Labor Day marks the unofficial end of summer, and it’s usually when the crowds of tourists who have enjoyed Cape Cod leave for home. But this year is different. The COVID-19 pandemic has changed everything, including where people live and work.

Experts in Cape Cod's real estate and vacation rental industries say home sales and rentals in the area are booming, as tourists traditionally drawn away from the Cape each fall for a return to work and school can now do both remotely.

Joan Talmadge, co-owner of, said her company has seen a 58 percent increase in contracts over last year. And Ryan Castle, CEO of the Cape and Islands Association of Realtors, reports more than $450 million in home sales in Barnstable County in July, more than $120 million above the previous record. Castle said many of the new buyers say they’re are planning to stay year-round.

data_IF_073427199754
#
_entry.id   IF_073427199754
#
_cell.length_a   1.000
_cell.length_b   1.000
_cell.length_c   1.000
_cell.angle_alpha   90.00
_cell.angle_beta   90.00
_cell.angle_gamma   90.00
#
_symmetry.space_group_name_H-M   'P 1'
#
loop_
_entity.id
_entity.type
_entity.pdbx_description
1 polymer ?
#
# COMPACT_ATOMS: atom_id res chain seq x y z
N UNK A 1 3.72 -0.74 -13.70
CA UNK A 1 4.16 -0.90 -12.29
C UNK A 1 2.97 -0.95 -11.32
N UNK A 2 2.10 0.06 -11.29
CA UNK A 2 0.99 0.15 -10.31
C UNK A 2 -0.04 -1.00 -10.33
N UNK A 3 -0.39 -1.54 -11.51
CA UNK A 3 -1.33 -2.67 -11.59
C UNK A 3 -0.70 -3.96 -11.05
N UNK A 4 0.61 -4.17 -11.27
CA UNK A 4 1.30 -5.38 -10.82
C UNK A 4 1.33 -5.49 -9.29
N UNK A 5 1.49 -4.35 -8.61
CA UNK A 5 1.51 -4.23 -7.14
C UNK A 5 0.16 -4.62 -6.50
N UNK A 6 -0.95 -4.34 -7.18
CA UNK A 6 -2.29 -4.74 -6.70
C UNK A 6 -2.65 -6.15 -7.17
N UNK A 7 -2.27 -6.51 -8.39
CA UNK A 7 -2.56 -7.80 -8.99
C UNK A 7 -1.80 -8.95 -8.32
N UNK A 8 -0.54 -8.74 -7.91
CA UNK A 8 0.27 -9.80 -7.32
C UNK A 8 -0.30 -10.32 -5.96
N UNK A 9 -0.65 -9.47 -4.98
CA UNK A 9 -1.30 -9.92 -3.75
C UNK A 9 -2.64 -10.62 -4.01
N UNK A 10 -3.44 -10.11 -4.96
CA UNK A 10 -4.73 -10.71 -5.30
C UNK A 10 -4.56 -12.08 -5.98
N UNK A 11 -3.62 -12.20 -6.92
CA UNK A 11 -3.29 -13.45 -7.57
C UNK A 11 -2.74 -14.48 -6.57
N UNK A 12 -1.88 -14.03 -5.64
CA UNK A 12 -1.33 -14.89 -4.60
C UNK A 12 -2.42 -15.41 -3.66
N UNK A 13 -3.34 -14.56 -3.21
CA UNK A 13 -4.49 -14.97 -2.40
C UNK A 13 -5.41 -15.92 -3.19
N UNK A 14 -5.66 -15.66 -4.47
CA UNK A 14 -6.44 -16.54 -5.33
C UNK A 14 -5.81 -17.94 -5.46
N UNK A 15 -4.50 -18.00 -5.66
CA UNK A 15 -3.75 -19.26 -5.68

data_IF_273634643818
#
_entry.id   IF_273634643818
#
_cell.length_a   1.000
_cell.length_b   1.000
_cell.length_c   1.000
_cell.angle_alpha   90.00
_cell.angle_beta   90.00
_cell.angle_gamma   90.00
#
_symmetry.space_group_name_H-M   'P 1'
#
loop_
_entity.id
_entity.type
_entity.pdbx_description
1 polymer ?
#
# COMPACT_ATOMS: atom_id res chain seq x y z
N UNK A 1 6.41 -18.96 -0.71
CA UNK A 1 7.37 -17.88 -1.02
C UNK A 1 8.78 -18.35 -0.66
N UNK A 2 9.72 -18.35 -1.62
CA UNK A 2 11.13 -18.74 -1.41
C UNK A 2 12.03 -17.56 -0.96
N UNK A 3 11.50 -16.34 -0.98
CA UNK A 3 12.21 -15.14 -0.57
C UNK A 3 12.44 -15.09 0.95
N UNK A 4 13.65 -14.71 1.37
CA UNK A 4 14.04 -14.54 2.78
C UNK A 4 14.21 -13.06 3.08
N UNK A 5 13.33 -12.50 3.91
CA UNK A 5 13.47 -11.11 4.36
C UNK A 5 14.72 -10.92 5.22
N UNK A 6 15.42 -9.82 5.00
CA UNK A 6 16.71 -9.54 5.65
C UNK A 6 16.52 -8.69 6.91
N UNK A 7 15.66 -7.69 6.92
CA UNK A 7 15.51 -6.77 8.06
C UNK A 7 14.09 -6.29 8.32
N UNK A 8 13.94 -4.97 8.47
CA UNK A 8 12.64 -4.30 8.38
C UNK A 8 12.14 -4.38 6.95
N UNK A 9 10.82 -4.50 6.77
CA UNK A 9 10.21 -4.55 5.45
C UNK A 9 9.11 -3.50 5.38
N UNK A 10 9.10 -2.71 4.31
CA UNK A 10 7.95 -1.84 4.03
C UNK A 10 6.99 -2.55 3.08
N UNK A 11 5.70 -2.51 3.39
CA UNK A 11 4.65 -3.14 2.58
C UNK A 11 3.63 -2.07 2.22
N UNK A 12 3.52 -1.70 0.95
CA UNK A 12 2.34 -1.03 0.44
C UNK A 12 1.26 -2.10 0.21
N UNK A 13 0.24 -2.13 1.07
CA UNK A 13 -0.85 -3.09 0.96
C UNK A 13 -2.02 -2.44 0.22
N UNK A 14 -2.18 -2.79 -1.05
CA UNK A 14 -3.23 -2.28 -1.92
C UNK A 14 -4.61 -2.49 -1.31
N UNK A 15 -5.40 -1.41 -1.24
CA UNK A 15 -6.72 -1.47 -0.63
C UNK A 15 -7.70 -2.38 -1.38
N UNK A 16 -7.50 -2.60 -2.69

Wendy Northcross, who runs the Cape Cod Chamber of Commerce, said the in-migration will boost the Cape's year-round economy.

"For years we've been talking about the need to have more families on Cape Cod to have a younger demographic," Northcross said. "Having young families move to Cape Cod has actually been quite exciting."

But there are potential negative consequences as well, experts say. Among their concerns: The always-scarce affordable year-round rental housing may be even harder to find, the environment could take a hit, and business owners could have trouble finding enough workers.

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